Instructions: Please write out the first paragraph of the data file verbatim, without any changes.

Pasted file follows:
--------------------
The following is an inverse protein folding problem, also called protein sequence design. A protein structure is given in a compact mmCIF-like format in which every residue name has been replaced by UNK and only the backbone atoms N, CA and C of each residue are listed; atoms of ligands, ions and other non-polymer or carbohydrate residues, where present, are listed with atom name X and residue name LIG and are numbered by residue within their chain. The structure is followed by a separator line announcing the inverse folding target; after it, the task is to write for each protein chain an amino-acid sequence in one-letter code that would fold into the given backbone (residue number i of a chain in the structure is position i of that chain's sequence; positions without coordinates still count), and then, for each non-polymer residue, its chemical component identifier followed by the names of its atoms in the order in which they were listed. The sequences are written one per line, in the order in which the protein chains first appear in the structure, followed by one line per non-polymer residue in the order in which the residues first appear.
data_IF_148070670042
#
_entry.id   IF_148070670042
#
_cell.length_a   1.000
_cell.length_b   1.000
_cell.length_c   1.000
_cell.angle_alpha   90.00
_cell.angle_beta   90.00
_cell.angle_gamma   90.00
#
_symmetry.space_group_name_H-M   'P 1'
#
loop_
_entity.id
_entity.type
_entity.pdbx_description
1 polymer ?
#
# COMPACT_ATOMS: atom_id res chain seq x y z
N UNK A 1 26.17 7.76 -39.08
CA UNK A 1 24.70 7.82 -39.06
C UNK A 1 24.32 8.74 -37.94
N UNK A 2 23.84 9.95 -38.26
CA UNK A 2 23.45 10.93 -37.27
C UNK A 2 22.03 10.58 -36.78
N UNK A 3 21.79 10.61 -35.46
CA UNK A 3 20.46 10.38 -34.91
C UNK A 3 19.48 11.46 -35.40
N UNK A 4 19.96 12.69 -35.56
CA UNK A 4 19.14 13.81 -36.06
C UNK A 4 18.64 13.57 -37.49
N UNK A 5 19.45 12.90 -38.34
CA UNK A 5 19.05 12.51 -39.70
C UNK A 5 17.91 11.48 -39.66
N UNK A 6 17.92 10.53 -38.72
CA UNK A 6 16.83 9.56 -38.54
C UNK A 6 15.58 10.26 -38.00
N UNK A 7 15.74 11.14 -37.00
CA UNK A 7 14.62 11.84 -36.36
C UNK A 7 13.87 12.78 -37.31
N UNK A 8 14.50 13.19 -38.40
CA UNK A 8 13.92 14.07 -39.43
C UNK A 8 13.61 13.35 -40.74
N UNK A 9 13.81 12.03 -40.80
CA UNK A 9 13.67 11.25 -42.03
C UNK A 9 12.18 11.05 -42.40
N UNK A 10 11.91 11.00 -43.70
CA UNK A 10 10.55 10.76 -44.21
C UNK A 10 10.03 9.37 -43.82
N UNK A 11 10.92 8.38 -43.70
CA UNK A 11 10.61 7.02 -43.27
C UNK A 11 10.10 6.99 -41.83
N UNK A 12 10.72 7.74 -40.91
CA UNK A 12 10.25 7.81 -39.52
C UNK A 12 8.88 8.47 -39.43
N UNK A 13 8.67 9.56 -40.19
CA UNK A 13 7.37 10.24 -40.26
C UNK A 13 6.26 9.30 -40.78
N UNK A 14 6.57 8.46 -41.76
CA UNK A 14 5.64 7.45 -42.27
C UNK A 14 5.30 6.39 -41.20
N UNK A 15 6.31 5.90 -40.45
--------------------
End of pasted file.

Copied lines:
The following is an inverse protein folding problem, also called protein sequence design. A protein structure is given in a compact mmCIF-like format in which every residue name has been replaced by UNK and only the backbone atoms N, CA and C of each residue are listed; atoms of ligands, ions and other non-polymer or carbohydrate residues, where present, are listed with atom name X and residue name LIG and are numbered by residue within their chain. The structure is followed by a separator line announcing the inverse folding target; after it, the task is to write for each protein chain an amino-acid sequence in one-letter code that would fold into the given backbone (residue number i of a chain in the structure is position i of that chain's sequence; positions without coordinates still count), and then, for each non-polymer residue, its chemical component identifier followed by the names of its atoms in the order in which they were listed. The sequences are written one per line, in the order in which the protein chains first appear in the structure, followed by one line per non-polymer residue in the order in which the residues first appear.